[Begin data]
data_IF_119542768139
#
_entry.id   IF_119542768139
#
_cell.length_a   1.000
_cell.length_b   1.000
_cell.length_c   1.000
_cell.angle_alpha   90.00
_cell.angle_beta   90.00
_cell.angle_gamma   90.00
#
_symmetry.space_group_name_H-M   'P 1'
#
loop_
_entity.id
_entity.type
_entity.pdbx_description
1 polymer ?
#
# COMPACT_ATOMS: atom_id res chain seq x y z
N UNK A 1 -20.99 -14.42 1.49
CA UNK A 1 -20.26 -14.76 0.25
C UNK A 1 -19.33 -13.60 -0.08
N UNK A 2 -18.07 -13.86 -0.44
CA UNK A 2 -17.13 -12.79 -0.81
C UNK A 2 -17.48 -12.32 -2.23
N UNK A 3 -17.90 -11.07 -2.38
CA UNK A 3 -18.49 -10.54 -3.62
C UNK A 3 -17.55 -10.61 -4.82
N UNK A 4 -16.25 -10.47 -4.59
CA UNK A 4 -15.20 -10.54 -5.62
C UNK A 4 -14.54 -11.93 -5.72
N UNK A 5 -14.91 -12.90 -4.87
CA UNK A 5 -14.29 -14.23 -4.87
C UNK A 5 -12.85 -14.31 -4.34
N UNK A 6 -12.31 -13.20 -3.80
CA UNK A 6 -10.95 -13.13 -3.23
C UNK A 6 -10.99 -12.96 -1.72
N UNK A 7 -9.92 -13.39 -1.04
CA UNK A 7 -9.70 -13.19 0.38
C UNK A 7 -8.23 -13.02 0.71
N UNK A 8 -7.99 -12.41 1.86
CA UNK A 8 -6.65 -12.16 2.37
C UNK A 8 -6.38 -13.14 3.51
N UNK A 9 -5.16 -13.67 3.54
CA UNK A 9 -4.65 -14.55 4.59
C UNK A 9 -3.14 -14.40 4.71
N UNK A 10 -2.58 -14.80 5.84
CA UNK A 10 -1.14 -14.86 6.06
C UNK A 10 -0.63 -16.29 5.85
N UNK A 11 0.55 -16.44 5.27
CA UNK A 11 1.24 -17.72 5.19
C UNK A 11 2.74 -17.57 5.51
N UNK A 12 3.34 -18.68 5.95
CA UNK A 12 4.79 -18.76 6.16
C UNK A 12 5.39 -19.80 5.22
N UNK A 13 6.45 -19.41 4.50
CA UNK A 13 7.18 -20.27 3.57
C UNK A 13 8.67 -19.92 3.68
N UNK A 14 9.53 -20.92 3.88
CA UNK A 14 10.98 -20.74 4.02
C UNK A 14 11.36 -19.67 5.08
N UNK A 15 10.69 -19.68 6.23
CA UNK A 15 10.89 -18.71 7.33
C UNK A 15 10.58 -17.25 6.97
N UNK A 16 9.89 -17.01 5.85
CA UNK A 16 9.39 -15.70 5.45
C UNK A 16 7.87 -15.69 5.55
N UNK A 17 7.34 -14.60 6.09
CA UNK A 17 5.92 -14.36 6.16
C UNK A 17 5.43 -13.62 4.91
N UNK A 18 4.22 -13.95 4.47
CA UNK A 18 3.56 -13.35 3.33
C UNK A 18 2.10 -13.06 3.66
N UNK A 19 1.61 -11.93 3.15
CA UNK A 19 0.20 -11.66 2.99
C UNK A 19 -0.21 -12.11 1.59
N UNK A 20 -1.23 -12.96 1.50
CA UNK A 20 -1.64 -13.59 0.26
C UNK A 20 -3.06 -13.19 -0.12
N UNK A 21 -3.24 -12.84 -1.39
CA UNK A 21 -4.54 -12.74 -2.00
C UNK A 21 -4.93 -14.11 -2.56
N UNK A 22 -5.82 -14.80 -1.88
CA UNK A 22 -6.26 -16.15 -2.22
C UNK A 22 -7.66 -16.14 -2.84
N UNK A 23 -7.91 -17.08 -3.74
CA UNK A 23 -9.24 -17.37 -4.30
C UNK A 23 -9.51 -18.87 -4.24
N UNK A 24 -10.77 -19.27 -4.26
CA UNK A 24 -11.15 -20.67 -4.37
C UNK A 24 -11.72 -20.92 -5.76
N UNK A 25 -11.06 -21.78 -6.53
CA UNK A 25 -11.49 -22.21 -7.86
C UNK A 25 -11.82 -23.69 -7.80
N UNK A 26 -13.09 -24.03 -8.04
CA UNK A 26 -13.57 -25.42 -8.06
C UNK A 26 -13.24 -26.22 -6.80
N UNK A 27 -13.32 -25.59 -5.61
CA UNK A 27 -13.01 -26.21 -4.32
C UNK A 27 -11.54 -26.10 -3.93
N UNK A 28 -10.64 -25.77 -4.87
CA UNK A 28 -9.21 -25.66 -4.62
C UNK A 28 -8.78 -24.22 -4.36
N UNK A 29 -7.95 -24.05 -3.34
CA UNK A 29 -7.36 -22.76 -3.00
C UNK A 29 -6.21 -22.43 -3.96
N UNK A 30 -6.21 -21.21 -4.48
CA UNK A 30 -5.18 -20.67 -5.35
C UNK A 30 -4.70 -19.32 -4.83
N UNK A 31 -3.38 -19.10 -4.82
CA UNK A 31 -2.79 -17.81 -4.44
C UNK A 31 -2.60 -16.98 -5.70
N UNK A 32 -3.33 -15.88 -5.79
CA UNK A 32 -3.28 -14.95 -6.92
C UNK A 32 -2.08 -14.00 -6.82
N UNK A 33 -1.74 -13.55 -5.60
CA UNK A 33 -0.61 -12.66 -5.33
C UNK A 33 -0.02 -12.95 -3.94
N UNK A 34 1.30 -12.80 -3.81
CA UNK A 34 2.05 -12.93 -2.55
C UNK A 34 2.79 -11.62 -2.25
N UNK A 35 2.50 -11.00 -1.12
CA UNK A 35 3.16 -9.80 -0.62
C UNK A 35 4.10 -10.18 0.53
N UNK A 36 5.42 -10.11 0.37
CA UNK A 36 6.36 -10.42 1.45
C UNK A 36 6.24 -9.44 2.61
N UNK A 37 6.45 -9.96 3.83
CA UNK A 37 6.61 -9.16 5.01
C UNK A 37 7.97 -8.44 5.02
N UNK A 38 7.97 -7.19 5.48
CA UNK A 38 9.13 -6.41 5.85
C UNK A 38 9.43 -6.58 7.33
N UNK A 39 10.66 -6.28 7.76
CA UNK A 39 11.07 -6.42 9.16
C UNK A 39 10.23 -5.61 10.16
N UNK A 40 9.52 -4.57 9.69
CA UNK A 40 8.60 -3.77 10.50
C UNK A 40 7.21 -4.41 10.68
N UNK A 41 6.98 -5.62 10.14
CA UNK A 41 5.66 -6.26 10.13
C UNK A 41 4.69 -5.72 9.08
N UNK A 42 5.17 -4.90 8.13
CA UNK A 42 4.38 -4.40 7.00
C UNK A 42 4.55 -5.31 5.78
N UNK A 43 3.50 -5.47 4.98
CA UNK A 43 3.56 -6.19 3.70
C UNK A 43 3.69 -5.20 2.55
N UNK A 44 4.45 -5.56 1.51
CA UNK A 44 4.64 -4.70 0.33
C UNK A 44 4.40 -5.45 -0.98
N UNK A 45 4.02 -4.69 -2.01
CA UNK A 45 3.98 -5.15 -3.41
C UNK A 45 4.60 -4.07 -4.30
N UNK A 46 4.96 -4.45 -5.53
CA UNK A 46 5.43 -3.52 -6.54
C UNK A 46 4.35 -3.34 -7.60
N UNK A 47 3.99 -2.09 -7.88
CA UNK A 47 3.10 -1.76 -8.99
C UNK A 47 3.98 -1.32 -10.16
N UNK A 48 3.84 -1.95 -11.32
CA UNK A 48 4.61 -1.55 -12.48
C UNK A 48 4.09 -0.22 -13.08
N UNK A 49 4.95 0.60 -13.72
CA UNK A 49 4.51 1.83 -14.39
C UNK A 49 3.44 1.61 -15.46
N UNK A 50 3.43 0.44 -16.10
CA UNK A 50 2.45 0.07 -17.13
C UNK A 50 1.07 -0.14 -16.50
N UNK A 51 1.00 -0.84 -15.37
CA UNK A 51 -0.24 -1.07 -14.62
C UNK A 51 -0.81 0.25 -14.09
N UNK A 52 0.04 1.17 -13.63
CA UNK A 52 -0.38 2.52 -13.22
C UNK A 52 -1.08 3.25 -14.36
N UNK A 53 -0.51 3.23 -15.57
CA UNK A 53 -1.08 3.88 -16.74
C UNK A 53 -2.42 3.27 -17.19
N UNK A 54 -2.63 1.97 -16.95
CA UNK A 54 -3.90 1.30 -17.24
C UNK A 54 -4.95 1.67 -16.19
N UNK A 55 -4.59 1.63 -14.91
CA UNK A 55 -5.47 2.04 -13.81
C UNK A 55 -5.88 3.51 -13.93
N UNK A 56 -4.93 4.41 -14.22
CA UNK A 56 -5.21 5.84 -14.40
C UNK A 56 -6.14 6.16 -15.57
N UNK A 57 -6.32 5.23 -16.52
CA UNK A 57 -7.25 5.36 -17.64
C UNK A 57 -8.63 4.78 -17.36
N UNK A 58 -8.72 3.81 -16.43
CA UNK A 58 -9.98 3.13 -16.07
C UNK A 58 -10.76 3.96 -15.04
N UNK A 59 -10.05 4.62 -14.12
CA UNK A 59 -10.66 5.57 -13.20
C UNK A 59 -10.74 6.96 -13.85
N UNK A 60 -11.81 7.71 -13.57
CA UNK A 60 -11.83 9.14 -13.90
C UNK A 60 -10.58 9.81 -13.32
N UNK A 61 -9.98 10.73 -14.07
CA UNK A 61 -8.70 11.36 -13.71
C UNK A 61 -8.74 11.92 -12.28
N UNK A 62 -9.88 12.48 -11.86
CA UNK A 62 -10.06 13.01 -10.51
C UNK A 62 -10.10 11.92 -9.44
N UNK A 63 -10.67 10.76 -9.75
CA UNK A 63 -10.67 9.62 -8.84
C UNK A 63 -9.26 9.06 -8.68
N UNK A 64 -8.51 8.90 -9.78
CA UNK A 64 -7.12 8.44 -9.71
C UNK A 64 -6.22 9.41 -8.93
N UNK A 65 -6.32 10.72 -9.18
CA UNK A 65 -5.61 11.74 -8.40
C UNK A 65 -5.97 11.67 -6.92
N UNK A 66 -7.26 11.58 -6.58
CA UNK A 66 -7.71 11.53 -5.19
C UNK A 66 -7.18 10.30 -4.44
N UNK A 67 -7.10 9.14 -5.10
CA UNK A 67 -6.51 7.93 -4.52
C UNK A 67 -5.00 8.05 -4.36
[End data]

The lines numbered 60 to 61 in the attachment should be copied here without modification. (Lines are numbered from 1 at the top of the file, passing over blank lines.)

N UNK A 14 9.53 -20.92 3.88
CA UNK A 14 10.98 -20.74 4.02